Jet Airways Resolution Plan To Pull Out Of Bankruptcy Is In Tatters

The resolution plan is binding upon all involved parties and was approved by the bankruptcy court, a spokesperson for Jet's new owners said in a statement.

Jet Airways Resolution Plan To Pull Out Of Bankruptcy Is In Tatters

Creditors of Jet Airways and the company's new owners are deadlocked over a resolution plan to pull the airline out of bankruptcy, putting the carrier's future in limbo, according to sources.

Creditors may approach the aviation ministry to seek approval to liquidate Jet's assets if a resolution does not emerge during a critical court hearing on Tuesday, said a senior banker.

"There have been too many delays ... there are concerns the resolution plan may fall apart so we are looking to see if we can at least get something out of this deal via the liquidation route," the banker, who has direct knowledge of the matter, said.

The resolution plan is binding upon all involved parties and was approved by the bankruptcy court, a spokesperson for Jet's new owners said in a statement.

We are "working closely" with the erstwhile lenders of Jet to implement this plan, and remain "fully committed" to getting Jet Airways off the ground, it added.

State Bank of India, the lead lender in the consortium of creditors, declined to comment. The court-appointed resolution professional overseeing the case did not immediately respond to an email request for comment.

Once India's biggest private carrier, Jet stopped flying in April 2019 after running out of cash and was taken to a bankruptcy court by creditors who were owed about 180 billion rupees ($2 billion).

Last June, a restructuring plan was approved by the National Company Law Tribunal (NCLT) and the airline was set to resume operations by the first quarter of 2022 under its new owners - a consortium including London-based Kalrock Capital and UAE-based businessman Murari Lal Jalan.

However, disagreements between the company's new owners and lenders over the plan risks derailing Jet's recovery.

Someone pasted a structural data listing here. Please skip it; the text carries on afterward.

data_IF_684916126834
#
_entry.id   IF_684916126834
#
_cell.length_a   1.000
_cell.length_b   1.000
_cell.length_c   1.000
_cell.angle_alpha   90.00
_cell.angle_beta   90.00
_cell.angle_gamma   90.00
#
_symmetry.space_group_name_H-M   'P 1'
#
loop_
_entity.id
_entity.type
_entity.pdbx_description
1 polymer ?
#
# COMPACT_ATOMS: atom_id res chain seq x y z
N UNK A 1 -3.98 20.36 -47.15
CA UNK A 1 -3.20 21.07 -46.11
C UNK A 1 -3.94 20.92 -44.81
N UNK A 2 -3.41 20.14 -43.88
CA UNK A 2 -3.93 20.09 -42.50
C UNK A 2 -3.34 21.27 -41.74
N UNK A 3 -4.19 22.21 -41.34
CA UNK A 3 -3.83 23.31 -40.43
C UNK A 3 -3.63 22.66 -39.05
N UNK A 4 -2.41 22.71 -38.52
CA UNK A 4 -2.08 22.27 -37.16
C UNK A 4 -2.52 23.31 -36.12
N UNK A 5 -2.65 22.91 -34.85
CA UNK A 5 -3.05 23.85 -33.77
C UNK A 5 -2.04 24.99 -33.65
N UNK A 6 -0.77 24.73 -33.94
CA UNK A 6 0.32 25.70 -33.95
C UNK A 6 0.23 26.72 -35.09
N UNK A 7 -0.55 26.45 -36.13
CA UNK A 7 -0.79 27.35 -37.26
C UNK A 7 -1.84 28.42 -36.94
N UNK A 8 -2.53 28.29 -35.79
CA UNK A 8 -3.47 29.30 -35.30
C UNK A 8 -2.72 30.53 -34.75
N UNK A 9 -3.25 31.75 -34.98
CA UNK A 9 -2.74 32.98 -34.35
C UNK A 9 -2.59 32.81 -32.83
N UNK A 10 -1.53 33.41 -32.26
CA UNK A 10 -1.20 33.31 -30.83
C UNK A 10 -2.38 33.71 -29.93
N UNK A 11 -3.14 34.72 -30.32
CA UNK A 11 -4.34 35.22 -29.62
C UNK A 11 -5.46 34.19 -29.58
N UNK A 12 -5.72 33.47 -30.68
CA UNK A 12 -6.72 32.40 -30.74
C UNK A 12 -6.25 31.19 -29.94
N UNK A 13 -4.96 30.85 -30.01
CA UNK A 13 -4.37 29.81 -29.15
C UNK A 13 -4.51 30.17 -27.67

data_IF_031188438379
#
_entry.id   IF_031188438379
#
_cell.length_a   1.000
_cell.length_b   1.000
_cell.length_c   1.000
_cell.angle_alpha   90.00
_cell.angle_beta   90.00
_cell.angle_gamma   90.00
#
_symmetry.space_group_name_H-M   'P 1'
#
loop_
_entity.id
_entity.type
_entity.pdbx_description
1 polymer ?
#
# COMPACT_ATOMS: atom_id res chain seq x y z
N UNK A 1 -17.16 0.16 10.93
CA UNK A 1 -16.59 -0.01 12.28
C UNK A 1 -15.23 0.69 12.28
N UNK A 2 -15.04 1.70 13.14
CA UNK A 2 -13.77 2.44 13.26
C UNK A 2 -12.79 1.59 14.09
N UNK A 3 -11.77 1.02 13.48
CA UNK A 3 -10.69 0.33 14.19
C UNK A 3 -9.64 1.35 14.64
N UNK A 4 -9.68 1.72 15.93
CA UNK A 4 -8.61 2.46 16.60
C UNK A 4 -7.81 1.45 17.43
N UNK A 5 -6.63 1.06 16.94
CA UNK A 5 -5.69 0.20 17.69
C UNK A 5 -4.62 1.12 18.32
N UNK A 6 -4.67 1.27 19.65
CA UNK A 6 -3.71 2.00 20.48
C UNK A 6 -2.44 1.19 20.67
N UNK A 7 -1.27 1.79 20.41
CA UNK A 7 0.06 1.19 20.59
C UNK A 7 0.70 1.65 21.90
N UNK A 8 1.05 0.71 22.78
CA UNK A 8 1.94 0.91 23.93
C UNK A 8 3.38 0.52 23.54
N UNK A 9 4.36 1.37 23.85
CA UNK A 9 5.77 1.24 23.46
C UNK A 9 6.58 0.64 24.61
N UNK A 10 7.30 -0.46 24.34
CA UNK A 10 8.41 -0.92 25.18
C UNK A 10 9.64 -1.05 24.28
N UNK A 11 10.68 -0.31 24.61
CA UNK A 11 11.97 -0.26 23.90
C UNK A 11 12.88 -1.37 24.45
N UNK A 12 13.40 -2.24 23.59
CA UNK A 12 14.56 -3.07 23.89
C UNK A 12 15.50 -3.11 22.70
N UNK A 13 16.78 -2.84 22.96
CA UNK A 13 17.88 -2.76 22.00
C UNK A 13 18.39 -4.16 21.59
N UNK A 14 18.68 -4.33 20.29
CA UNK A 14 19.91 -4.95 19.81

Lenders believe Jet needs around 10 billion rupees of capital to run its operations in full but it hasn't managed to bring that amount to the table, the banking source said.

"So far they have only shown that they have received 1.5 billion rupees worth of bank guarantees and around 200 million of cash which is not adequate to run the operations," he added.

Another source close to the airline, however, said Jet has fulfilled all the prerequisites of the resolution plan and the committee of creditors has also undertaken due diligence on the Jalan-Kalrock consortium's ability to inject funds.

The 10 billion rupees is to be injected into the carrier over a period of two years with 2.7 billion to be paid more immediately to banks and other creditors, the person added.

By not approving the resolution plan creditors are causing unnecessary delays, the source close to Jet said.

Bankers disagree.

"The reason we are unable to trust the consortium (of Jet's new owners) is that we think they are not fully invested in the resolution plan," said a banker at another creditor bank.

"They don't seem to have much skin in the game, instead they want banks to do all the work," he added.

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